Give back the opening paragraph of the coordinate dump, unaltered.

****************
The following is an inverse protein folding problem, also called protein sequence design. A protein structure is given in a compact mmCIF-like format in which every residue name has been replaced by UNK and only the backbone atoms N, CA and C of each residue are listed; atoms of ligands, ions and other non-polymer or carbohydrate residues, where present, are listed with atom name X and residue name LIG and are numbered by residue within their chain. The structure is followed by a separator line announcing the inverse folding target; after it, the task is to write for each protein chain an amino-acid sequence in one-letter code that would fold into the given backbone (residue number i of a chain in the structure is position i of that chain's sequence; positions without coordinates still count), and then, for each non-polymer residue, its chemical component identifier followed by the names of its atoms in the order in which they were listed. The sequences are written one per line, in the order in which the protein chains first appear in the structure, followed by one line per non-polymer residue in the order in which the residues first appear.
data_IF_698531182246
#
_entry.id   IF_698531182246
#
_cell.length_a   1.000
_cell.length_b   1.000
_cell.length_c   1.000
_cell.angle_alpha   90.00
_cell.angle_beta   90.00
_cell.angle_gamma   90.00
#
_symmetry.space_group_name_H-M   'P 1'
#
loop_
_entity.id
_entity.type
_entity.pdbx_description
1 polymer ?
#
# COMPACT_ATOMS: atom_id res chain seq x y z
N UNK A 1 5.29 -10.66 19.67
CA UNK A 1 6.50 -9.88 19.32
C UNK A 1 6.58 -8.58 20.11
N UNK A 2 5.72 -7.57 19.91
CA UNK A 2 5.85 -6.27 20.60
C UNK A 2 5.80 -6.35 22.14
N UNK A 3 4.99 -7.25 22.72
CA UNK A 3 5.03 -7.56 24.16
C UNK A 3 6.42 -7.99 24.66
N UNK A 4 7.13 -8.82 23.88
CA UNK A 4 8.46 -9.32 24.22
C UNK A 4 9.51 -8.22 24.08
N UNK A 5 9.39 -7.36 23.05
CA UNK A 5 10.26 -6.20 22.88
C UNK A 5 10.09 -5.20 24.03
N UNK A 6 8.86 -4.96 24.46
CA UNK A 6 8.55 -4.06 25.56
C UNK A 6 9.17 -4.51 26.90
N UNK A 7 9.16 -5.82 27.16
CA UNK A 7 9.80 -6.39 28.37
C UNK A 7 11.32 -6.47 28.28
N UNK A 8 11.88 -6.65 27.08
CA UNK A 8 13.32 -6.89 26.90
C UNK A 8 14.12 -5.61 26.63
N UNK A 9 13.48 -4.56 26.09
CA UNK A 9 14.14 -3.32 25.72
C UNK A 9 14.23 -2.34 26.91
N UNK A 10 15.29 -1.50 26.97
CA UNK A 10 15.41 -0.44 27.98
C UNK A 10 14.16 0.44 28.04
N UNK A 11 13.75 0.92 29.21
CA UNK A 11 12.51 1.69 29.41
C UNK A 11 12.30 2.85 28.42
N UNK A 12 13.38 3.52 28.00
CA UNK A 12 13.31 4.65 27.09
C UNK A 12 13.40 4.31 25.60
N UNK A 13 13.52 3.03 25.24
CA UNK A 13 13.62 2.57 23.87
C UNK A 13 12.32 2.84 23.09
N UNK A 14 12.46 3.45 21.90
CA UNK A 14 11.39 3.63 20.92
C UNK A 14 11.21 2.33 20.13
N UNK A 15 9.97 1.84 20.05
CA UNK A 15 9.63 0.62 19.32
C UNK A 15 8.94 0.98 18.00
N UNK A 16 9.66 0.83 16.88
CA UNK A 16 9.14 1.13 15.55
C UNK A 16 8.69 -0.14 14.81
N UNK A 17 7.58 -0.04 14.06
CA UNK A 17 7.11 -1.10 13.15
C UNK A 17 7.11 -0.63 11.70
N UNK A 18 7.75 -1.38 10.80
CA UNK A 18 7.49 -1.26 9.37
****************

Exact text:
The following is an inverse protein folding problem, also called protein sequence design. A protein structure is given in a compact mmCIF-like format in which every residue name has been replaced by UNK and only the backbone atoms N, CA and C of each residue are listed; atoms of ligands, ions and other non-polymer or carbohydrate residues, where present, are listed with atom name X and residue name LIG and are numbered by residue within their chain. The structure is followed by a separator line announcing the inverse folding target; after it, the task is to write for each protein chain an amino-acid sequence in one-letter code that would fold into the given backbone (residue number i of a chain in the structure is position i of that chain's sequence; positions without coordinates still count), and then, for each non-polymer residue, its chemical component identifier followed by the names of its atoms in the order in which they were listed. The sequences are written one per line, in the order in which the protein chains first appear in the structure, followed by one line per non-polymer residue in the order in which the residues first appear.